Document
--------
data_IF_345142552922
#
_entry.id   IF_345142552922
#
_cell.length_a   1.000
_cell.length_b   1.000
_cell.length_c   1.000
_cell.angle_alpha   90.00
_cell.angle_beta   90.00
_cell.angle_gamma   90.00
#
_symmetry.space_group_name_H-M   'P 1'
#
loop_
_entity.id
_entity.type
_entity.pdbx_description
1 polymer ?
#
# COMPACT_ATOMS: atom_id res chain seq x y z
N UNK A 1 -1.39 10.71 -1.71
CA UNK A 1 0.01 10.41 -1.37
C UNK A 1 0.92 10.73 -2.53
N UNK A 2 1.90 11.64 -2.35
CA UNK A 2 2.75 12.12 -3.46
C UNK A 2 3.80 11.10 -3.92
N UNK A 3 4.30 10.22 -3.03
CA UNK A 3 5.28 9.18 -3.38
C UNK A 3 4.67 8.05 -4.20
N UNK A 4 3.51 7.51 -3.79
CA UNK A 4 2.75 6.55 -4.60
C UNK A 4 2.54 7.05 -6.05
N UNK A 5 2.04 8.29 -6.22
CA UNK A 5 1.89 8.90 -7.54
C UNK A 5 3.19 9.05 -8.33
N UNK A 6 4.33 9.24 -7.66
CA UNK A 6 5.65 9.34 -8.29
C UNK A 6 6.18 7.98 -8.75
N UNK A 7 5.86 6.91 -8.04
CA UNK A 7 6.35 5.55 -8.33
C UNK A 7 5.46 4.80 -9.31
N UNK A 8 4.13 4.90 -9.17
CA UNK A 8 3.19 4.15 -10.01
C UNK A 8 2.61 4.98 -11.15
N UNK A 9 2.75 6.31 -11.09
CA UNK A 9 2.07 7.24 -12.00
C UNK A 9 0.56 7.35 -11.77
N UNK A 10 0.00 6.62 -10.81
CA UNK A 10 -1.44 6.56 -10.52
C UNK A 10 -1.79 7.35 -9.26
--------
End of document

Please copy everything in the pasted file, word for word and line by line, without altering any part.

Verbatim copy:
data_IF_345142552922
#
_entry.id   IF_345142552922
#
_cell.length_a   1.000
_cell.length_b   1.000
_cell.length_c   1.000
_cell.angle_alpha   90.00
_cell.angle_beta   90.00
_cell.angle_gamma   90.00
#
_symmetry.space_group_name_H-M   'P 1'
#
loop_
_entity.id
_entity.type
_entity.pdbx_description
1 polymer ?
#
# COMPACT_ATOMS: atom_id res chain seq x y z
N UNK A 1 -1.39 10.71 -1.71
CA UNK A 1 0.01 10.41 -1.37
C UNK A 1 0.92 10.73 -2.53
N UNK A 2 1.90 11.64 -2.35
CA UNK A 2 2.75 12.12 -3.46
C UNK A 2 3.80 11.10 -3.92
N UNK A 3 4.30 10.22 -3.03
CA UNK A 3 5.28 9.18 -3.38
C UNK A 3 4.67 8.05 -4.20
N UNK A 4 3.51 7.51 -3.79
CA UNK A 4 2.75 6.55 -4.60
C UNK A 4 2.54 7.05 -6.05
N UNK A 5 2.04 8.29 -6.22
CA UNK A 5 1.89 8.90 -7.54
C UNK A 5 3.19 9.05 -8.33
N UNK A 6 4.33 9.24 -7.66
CA UNK A 6 5.65 9.34 -8.29
C UNK A 6 6.18 7.98 -8.75
N UNK A 7 5.86 6.91 -8.04
CA UNK A 7 6.35 5.55 -8.33
C UNK A 7 5.46 4.80 -9.31
N UNK A 8 4.13 4.90 -9.17
CA UNK A 8 3.19 4.15 -10.01
C UNK A 8 2.61 4.98 -11.15
N UNK A 9 2.75 6.31 -11.09
CA UNK A 9 2.07 7.24 -12.00
C UNK A 9 0.56 7.35 -11.77
N UNK A 10 0.00 6.62 -10.81
CA UNK A 10 -1.44 6.56 -10.52
C UNK A 10 -1.79 7.35 -9.26